There was this one distinct building that I remember in or around Gero, a town that we were passing through on our redirected ride to Takayama. It seemed to be the only “high-rise” building in an otherwise flat city surrounded by the ring of mountains that defined the area. I’m not sure what the thought was behind such a distinct, yet unremarkable building but I came to liken that building to a lot of my experience in Japan – surrounded by absolute heights, somewhat awkwardly placed, and certainly standing out, but reaching out, regardless, to those heights.
Unfortunately, I was too tired/lost in thought on the train ride up and didn’t get a picture of the actual building so here’s a picture of some Gifu mountains.
So with that flowery analogy out of the way, I have to say, my trip to Japan this year with my sister undoubtedly came with its share of peaks and troughs. But, it was one of the most memorable trips that I got to experience in recent times and certainly one of the scariest endeavors I had to undertake as my first two-person-trip and my first trip out the country in about 10 years. I learned a lot about myself and what it would take to lead a trip with only a somewhat adequate comprehension of the language. And as a person that’s lived most of their lives following rather than leading, the sudden responsibility definitely made for a good learning experience.
Life lessons aside, we ended traveling to a bunch of amazing places on our trip and so, I kind of wanted to reminisce about the trip a little by talking about some of the cooler anime-related locations and events that we got to see and do on our ‘grand tour’ around Japan.
Sunshine City & the Quiet Shores of Uchiura
Numazu was the first major stop on our trip. It was crazy to see a place so decorated by something like Love Live; it seemed like everywhere we looked, the city was painted in the colors of Aqours. Just as shocking though was how many Love Live fans we saw there. Although, I suppose it was little less shocking considering the time of year and the canceled fireworks festival that was scheduled for that night thanks to the typhoon.
Despite the canceled festivities though, with the sheer number of fans milling about the city, it did make me a little happy to see the people of Numazu be rewarded for their embrace of something like Sunshine. As temporary as the business on days like these might have been, and as we would feel throughout the whole trip, just having a reason to visit really let us understand the some of the charm in places like these. And this would absolutely be the case for our next stop in Uchiura.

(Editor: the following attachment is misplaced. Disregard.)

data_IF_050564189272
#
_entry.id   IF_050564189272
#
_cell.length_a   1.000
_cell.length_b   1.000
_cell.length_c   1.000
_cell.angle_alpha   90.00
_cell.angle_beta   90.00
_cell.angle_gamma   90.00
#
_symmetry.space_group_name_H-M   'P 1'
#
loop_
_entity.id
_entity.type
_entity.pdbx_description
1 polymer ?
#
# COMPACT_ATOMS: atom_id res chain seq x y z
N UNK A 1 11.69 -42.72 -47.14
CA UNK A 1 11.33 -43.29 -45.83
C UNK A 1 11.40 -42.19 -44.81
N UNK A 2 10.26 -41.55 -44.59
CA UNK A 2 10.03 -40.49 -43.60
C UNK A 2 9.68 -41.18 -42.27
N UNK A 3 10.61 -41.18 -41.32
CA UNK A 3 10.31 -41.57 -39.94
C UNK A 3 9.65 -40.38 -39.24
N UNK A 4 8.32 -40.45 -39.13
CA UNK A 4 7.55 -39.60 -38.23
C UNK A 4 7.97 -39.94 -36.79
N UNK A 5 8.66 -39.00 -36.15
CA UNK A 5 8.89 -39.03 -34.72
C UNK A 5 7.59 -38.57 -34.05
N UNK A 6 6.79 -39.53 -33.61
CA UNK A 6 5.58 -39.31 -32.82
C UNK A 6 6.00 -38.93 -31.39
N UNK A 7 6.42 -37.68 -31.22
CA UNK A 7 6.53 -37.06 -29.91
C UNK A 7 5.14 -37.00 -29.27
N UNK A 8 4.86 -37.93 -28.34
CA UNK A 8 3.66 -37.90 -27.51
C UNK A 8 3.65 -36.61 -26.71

It took one long bus ride and a bit of a walk to get to our surprisingly nice hotel room at the Yamasan Inn, right next to Chika’s house. We hit the beach as the sunset on the day of our arrival and it was, from my memory, the first time in a long while since I’ve been by the ocean. This return to the sea, paired with the significance of the location really made the experience that much more special. I’ll never forget the feeling of the waves and the warm wind of Mito beach on my skin – as well as the salty taste of the water at Mito beach in my mouth, thanks to my ever-loving sister.
That night, with our sleep schedules still very not-adjusted, we both passed out soon after sunset and woke up immediately around four in the morning. It was close enough to sunrise that it didn’t make much sense for us to continue sleeping so we decided to pick up some delicious 24-hour convenience breakfast and take a walk along the shore.
As unremarkable as this might seem, this trek end up to be one of my favorite memories of the trip. Nothing quite beats the serenity of a seaside town like Uchiura in the early hours of the morning. Listening to the sounds of the ocean and the town slowly waking up around us was as calming an experience as I could ever hope for, with an amazing view to match.